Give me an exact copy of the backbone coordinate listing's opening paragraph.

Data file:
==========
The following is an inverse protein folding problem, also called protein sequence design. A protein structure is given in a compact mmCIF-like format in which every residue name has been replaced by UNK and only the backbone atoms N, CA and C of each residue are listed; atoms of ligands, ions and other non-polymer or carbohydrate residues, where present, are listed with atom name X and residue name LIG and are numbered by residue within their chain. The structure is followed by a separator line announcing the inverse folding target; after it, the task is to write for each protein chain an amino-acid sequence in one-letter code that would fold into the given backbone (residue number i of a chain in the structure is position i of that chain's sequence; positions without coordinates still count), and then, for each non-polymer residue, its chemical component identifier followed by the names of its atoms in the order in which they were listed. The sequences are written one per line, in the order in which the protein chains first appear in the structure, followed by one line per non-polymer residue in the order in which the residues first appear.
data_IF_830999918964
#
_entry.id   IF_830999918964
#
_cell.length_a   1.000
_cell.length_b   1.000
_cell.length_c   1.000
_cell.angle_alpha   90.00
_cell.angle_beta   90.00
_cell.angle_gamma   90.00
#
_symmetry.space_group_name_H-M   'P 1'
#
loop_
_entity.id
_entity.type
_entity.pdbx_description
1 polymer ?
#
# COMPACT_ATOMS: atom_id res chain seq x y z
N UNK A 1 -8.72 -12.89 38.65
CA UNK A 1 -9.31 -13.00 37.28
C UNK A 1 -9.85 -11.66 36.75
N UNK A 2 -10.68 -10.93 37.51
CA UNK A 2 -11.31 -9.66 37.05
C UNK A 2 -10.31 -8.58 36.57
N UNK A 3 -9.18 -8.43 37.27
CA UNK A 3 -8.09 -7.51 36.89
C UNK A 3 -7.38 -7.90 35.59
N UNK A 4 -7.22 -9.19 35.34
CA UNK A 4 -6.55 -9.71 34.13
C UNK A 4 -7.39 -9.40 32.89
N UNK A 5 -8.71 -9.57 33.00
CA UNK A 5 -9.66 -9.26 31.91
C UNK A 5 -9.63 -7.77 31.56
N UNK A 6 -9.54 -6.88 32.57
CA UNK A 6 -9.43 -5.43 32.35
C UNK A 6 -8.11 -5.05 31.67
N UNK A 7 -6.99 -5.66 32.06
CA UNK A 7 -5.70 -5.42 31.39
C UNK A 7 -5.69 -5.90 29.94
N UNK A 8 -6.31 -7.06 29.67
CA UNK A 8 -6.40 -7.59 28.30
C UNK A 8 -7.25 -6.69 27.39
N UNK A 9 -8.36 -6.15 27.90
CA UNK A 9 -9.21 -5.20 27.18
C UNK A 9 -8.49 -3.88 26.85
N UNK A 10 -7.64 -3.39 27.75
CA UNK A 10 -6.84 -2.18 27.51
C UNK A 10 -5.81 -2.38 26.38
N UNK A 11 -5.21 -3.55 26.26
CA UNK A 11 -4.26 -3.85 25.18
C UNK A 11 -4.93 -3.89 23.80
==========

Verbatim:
The following is an inverse protein folding problem, also called protein sequence design. A protein structure is given in a compact mmCIF-like format in which every residue name has been replaced by UNK and only the backbone atoms N, CA and C of each residue are listed; atoms of ligands, ions and other non-polymer or carbohydrate residues, where present, are listed with atom name X and residue name LIG and are numbered by residue within their chain. The structure is followed by a separator line announcing the inverse folding target; after it, the task is to write for each protein chain an amino-acid sequence in one-letter code that would fold into the given backbone (residue number i of a chain in the structure is position i of that chain's sequence; positions without coordinates still count), and then, for each non-polymer residue, its chemical component identifier followed by the names of its atoms in the order in which they were listed. The sequences are written one per line, in the order in which the protein chains first appear in the structure, followed by one line per non-polymer residue in the order in which the residues first appear.